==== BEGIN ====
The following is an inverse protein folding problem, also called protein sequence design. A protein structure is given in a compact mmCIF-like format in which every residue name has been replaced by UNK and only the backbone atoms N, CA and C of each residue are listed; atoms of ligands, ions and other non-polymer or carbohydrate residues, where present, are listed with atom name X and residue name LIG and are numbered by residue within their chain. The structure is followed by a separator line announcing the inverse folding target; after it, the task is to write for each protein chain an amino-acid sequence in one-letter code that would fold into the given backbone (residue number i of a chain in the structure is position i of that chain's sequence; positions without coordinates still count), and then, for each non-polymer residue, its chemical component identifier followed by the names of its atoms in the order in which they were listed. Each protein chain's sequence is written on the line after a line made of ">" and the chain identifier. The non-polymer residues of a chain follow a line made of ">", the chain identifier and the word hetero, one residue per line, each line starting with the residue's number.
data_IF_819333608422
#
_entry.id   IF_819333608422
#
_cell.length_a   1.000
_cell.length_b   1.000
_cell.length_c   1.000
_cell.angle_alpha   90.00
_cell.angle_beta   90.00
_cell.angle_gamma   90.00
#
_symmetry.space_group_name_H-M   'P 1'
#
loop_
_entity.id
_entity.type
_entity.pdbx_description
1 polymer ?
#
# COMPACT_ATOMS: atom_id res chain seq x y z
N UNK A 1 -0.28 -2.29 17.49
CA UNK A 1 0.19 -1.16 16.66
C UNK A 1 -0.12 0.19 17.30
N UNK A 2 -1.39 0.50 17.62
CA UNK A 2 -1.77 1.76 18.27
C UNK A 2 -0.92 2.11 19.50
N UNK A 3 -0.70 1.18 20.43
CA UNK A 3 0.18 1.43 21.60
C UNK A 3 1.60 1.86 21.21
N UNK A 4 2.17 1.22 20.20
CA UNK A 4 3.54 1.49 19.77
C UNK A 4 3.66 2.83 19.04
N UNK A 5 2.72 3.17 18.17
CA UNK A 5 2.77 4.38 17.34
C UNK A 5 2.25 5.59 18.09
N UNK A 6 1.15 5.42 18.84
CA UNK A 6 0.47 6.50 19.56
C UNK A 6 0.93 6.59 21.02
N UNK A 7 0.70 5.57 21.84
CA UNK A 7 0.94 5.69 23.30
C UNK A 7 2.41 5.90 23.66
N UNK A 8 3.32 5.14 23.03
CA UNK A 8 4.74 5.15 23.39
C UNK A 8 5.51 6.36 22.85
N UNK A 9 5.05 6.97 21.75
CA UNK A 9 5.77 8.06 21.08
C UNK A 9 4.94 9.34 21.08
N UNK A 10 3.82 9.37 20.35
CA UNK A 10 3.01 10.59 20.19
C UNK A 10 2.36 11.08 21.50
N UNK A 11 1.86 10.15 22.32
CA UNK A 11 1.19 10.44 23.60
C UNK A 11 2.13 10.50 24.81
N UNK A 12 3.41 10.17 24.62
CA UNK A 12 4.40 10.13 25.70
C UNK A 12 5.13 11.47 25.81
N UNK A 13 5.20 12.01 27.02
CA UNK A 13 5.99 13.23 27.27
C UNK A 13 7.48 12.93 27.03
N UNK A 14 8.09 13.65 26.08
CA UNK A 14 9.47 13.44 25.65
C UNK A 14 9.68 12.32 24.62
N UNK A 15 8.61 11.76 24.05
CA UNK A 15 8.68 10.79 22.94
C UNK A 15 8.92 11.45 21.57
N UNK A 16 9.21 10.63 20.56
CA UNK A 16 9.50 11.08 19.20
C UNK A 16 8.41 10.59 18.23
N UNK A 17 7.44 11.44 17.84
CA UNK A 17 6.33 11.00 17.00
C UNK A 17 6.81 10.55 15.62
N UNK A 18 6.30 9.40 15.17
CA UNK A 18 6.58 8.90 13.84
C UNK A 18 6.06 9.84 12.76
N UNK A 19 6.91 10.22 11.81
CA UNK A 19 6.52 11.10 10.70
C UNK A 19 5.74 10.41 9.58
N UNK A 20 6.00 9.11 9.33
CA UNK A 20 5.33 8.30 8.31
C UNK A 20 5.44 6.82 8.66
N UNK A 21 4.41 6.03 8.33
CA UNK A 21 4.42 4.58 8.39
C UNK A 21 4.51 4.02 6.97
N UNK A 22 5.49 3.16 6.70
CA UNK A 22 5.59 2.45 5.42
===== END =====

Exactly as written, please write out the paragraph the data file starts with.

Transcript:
The following is an inverse protein folding problem, also called protein sequence design. A protein structure is given in a compact mmCIF-like format in which every residue name has been replaced by UNK and only the backbone atoms N, CA and C of each residue are listed; atoms of ligands, ions and other non-polymer or carbohydrate residues, where present, are listed with atom name X and residue name LIG and are numbered by residue within their chain. The structure is followed by a separator line announcing the inverse folding target; after it, the task is to write for each protein chain an amino-acid sequence in one-letter code that would fold into the given backbone (residue number i of a chain in the structure is position i of that chain's sequence; positions without coordinates still count), and then, for each non-polymer residue, its chemical component identifier followed by the names of its atoms in the order in which they were listed. Each protein chain's sequence is written on the line after a line made of ">" and the chain identifier. The non-polymer residues of a chain follow a line made of ">", the chain identifier and the word hetero, one residue per line, each line starting with the residue's number.